Antidepressants linked to fractures, but don't panic, docs say

February 12, 2007|by JULIE E. GREENE

Although a study has linked a class of common antidepressant drugs to a greater chance of fractures in older people, people shouldn't just stop taking the medicine, medical experts said.

While medical experts dispute whether a consistent link has been proven after several studies, they agree that people on the prescription drug should discuss possible side effects with their doctors and weigh those effects against the benefits of the drug. And senior citizens should, if they haven't already, get a bone density scan, experts said.

The drugs linked to greater chance of fractures in older people are selective serotonin reuptake inhibitors, also known as SSRIs.

Findings from a study led by researchers at McGill University Health Centre in Montreal, published in the Jan. 22 issue of Archives of Internal Medicine, suggest people 50 and older who take SSRIs daily for depression double their risk of bone fractures, according to a news release at McGill University's Web site,


One of the findings from a study done a few years ago was that the use of SSRIs among men 65 and older was associated with a 4-percent decrease in bone mineral density levels. The study was funded by the National Institute of Arthritis and Musculoskeletal and Skin Diseases (NIAMS) and the National Institute on Aging (NIA).

It's possible to stop taking SSRIs and still feel good for a while because the drug stays in the body for a while, said Shelly Malone, nurse manager of Gateway Behavioral Health at City Hospital in Martinsburg, W.Va. But over time the therapeutic level of the drug will drop off and the person will become depressed again, Malone said.

Depression reduces the chances for surviving many illnesses or medical conditions, including heart attack, strokes and fractures, according to Dr. Cynthia Kuttner-Sands, a geriatrician at Washington County Hospital in Hagerstown. A small percentage of people with depression attempt suicide.

"A fractured hip is awful, don't get me wrong, but still it can be fixed. Suicide can't. That's the end of the road," Malone said.

Older people in general tend to have more brittle bones and fall more often, Malone said. There's also a disproportionate number of suicides among that age group.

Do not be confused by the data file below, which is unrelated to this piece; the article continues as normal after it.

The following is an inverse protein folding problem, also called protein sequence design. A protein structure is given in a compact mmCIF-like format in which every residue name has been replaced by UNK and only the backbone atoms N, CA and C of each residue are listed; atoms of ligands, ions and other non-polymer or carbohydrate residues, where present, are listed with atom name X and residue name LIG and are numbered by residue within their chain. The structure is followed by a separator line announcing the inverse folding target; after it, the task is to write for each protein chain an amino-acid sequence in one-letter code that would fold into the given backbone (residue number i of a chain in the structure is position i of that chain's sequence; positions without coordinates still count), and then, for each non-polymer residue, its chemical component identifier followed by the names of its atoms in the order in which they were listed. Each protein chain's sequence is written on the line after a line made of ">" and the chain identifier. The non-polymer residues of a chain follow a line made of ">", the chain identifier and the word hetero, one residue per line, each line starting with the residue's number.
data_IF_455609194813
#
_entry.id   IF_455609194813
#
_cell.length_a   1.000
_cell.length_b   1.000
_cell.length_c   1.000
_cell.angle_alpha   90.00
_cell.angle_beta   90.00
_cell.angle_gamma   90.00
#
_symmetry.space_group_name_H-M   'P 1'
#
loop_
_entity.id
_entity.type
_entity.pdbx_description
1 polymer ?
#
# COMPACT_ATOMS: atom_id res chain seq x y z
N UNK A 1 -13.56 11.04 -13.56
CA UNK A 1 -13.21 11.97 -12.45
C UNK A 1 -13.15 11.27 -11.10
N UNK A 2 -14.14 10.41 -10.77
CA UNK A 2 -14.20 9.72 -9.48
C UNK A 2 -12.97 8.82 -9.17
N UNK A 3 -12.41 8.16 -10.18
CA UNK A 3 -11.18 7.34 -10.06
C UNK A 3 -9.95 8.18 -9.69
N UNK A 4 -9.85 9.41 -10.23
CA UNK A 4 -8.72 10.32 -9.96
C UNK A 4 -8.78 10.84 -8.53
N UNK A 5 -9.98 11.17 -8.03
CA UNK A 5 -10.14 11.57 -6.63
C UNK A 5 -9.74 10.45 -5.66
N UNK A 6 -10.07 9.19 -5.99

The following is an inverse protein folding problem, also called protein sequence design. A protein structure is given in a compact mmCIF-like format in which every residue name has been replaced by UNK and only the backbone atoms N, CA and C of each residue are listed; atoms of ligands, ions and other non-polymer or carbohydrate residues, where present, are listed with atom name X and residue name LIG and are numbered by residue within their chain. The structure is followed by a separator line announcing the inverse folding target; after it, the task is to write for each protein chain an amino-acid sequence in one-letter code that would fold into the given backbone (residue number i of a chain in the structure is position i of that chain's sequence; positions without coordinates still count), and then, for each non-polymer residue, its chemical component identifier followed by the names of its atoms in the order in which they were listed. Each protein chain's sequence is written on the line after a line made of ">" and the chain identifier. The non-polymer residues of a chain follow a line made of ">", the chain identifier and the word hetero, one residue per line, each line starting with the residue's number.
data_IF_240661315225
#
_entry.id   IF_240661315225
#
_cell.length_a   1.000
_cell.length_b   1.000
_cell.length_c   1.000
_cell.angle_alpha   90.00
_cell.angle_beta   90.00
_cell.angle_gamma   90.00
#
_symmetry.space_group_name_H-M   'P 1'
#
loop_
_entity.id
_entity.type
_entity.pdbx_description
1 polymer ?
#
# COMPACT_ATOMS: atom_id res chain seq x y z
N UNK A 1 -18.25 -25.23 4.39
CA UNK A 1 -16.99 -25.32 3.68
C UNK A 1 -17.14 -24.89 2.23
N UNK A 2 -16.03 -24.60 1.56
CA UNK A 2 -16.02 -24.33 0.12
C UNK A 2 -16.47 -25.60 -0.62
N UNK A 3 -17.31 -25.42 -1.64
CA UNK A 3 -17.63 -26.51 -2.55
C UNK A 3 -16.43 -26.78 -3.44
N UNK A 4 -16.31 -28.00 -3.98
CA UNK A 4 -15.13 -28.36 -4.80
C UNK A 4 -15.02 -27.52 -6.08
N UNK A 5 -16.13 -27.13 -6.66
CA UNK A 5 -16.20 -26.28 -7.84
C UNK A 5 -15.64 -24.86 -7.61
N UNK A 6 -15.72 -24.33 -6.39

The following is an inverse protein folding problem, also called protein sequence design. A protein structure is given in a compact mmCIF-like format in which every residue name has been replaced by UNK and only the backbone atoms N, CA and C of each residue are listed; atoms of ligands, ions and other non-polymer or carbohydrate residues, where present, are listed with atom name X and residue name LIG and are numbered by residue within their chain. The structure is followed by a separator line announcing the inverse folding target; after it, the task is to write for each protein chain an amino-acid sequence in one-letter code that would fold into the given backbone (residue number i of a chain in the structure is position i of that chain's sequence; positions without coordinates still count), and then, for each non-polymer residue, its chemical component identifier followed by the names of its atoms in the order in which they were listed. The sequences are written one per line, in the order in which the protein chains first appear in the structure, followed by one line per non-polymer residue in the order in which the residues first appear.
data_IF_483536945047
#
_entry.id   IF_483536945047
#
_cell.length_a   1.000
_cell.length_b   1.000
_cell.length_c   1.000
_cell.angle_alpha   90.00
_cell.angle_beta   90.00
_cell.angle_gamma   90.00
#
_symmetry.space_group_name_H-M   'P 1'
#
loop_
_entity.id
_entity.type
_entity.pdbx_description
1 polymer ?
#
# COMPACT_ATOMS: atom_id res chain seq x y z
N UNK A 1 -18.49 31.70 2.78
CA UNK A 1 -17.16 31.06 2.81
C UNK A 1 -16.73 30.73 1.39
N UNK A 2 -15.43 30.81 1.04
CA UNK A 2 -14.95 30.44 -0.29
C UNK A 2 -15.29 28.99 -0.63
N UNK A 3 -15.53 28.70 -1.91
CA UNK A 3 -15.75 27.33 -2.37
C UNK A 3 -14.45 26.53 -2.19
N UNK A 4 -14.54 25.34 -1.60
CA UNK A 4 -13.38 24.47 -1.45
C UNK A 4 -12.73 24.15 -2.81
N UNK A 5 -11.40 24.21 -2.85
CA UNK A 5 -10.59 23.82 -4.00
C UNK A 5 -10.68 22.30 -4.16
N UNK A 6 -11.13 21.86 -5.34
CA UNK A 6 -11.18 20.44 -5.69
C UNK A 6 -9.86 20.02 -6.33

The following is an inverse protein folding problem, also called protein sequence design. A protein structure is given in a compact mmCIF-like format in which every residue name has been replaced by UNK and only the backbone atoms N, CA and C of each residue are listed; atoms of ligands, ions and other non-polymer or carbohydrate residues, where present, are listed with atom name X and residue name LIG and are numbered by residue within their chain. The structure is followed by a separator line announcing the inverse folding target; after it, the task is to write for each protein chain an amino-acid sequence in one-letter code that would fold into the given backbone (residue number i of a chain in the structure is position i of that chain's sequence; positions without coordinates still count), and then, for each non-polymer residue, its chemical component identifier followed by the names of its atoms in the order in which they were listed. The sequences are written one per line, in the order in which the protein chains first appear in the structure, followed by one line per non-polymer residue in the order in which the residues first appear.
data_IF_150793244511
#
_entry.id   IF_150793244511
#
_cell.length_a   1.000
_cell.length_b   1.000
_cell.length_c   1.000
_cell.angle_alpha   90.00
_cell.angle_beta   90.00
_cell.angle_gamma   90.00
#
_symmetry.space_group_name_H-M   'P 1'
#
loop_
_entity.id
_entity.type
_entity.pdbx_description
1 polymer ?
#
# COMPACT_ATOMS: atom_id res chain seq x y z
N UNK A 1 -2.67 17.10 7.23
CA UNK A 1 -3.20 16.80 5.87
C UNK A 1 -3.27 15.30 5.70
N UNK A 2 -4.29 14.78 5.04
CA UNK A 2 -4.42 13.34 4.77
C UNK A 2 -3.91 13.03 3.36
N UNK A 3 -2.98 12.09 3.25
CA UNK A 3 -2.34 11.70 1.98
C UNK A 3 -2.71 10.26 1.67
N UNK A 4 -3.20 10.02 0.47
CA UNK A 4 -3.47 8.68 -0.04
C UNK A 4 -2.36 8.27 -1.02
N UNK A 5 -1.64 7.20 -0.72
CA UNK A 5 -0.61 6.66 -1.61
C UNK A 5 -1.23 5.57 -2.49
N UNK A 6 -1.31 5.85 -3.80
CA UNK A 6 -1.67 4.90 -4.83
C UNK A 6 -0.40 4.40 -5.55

Nineteen percent of suicide deaths in 1998 in the U.S. were people 65 or older, Malone said. That year, 13 percent of the U.S. population was in that age group.

Kuttner-Sands said older people can be more determined when it comes to attempting suicide and they are more successful because they often have prescription drugs they can use to overdose.

Kuttner-Sands and Dr. Ralph Salvagno, an orthopedic surgeon at the Center for Joint Surgery & Sports Medicine at Robinwood Medical Center east of Hagerstown, said there isn't enough data yet to confirm a link between SSRIs and an increased risk of bone fractures.

"If someone is depressed, they need to be treated and I wouldn't deny them an antidepressant because of increased risk of hip fracture," Kuttner-Sands said.

She also wouldn't recommend someone delay going on SSRIs until they get a bone density scan.

Bone density and osteoporosis

Kuttner-Sands and Salvagno said older people should talk to their doctor about whether they need to get a bone density scan, regardless of whether they are on SSRIs or not.

"The biggest problem with osteoporosis is it's unrecognized," Salvagno said.

Often people only find out they have osteoporosis after they break a bone, when an earlier diagnosis could lead to treatment to help prevent fractures, Salvagno said.

A bone density scan, similar to an X-ray, helps assess a person's risk for osteoporosis. The density is usually checked at the spine and hip.

Osteoporosis is a disease characterized by low bone mass and structural deterioration of bone tissue, according to the National Osteoporosis Foundation. It can lead to fragile bones and an increased chance of fractures, especially of the hip, spine and wrist.

Osteoporosis is not age-related. It is found in young people with a family history of the disease, Salvagno said.

Medical experts said medications that have been linked to osteoporosis include thyroid medications; some anti-seizure medications; methotrexate, which is prescribed for rheumatoid arthritis; and steroids such as prednisone.

These medications can interfere with the creation of new bone tissue or accelerate the absorption of bone tissue back into the body, leading to osteoporosis, Salvagno said.

Smoking and alcohol also can contribute to osteoporosis, he said. Early menopause or a hysterectomy also can lead to osteoporosis due to the decrease in estrogen levels.

The easiest ways to treat osteoporosis are increasing weight-bearing exercise and the boosting the intake of calcium and vitamin D. The three medications most often prescribed for osteoporosis are bisphosphonates such as Fosamax, Boniva and Actonel.


SSRIs are the most commonly prescribed medication for depression, Malone said.

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